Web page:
The point here is that the criminal justice system probably only has a very marginal effect on the amount and severity of crime in a society. If that is so, are we not asking too much of the system when we ask it to control crime rates, let alone the more aspirational objectives we see in some criminal codes?  

So what then, one may ask, what does it matter if we have too high expectations on the criminal justice system? It seems to matter when it comes to how we respond to crime, as well as to other social issues, which we hope the criminal justice system will address for us. In many countries in which I have worked, there is a strong perception, among the public, that crime is on the rise. Leaving aside the issue of how well founded that perception is (given the often very unreliable data around crime), the immediate response, is often to (a) blame the criminal justice system for being ineffective and (b) strengthen certain visible components of the criminal justice system. The slogan ‘tough of crime’ is one which politicians all over the world have been quick to adopt. More resources to law enforcement, ever more draconian powers to law enforcement agencies, harsher sentences, more prisoners, and in some countries even more executions - this response pattern can be seen all  over the world. At the same time, the many other (and often more important) factors that contribute to the real (or perceived) rise in crime are typically overlooked. 

So, the reason why unrealistic expectations on the criminal justice system are problematic is because they cause us to respond to crime in the wrong way - we end up thinking the system can fix predicaments, over which it actually has relatively little influence. It reminds me of how, for a long time, we sought to address obesity, primarily by limiting the amount of fat that people consumed. The results were not successful. Later research then revealed that fat intake was but one relevant factor, and that other factors actually contributed far more significantly to obesity.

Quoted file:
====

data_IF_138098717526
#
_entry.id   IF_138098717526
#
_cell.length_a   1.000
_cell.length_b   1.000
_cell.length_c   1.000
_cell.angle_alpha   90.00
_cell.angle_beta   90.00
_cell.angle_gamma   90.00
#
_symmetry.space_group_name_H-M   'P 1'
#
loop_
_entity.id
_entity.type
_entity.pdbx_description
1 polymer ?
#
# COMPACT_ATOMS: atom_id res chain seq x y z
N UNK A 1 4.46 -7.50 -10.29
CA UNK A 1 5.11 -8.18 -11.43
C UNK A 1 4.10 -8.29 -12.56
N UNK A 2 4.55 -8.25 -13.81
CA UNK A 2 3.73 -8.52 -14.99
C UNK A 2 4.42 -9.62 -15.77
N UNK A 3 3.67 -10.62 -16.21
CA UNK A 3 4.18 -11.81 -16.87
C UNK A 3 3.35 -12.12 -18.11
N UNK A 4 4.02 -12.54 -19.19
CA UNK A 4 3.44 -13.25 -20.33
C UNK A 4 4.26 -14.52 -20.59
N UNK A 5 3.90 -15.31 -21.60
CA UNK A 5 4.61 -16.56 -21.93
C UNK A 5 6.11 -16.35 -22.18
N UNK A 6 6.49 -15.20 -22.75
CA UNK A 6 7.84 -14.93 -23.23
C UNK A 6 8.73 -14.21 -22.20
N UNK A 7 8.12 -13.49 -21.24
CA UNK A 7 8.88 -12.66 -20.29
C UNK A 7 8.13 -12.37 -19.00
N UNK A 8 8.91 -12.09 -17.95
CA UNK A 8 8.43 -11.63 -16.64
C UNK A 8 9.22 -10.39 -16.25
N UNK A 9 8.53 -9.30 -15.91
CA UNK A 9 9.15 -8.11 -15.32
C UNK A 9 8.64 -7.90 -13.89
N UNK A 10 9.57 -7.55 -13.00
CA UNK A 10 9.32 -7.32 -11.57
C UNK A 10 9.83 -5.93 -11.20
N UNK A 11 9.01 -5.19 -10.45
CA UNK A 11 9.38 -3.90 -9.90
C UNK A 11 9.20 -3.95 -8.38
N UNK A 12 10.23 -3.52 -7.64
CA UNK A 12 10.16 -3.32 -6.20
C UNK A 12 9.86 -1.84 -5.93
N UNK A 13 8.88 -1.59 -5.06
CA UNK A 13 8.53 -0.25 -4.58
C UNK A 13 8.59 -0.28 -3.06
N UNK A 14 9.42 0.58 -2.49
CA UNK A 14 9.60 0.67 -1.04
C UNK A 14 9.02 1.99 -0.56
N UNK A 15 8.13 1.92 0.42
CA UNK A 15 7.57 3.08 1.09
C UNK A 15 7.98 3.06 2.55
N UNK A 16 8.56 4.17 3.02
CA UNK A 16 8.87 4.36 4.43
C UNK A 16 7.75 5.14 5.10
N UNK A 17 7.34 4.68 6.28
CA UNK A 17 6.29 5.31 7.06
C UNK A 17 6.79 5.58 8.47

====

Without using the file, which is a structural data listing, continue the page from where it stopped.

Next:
My wise friend, with whom I had an exchange a few days ago, suggested that all he wanted was that whenever there was a transgression of the criminal law, the criminal justice system should provide a restorative remedy to the parties involved. Nothing more, nothing less. The point here is that we ought to appraise the criminal justice system by how well it meets the needs of the parties in a case. We should look at how cases flow through the system, what the outcomes of those cases are, and how the parties are treated in the system. These are things that the criminal justice system has control over, and which it therefore can be held accountable for. But when we demand that the criminal justice system save us from political turmoil, economic demise, and rising crime rates, then we are not only setting it up for failure, we also risk tricking ourselves into believing that we can solve all those problems by having more police, more courts and more prisons. 

Contributed by Marcus Baltzer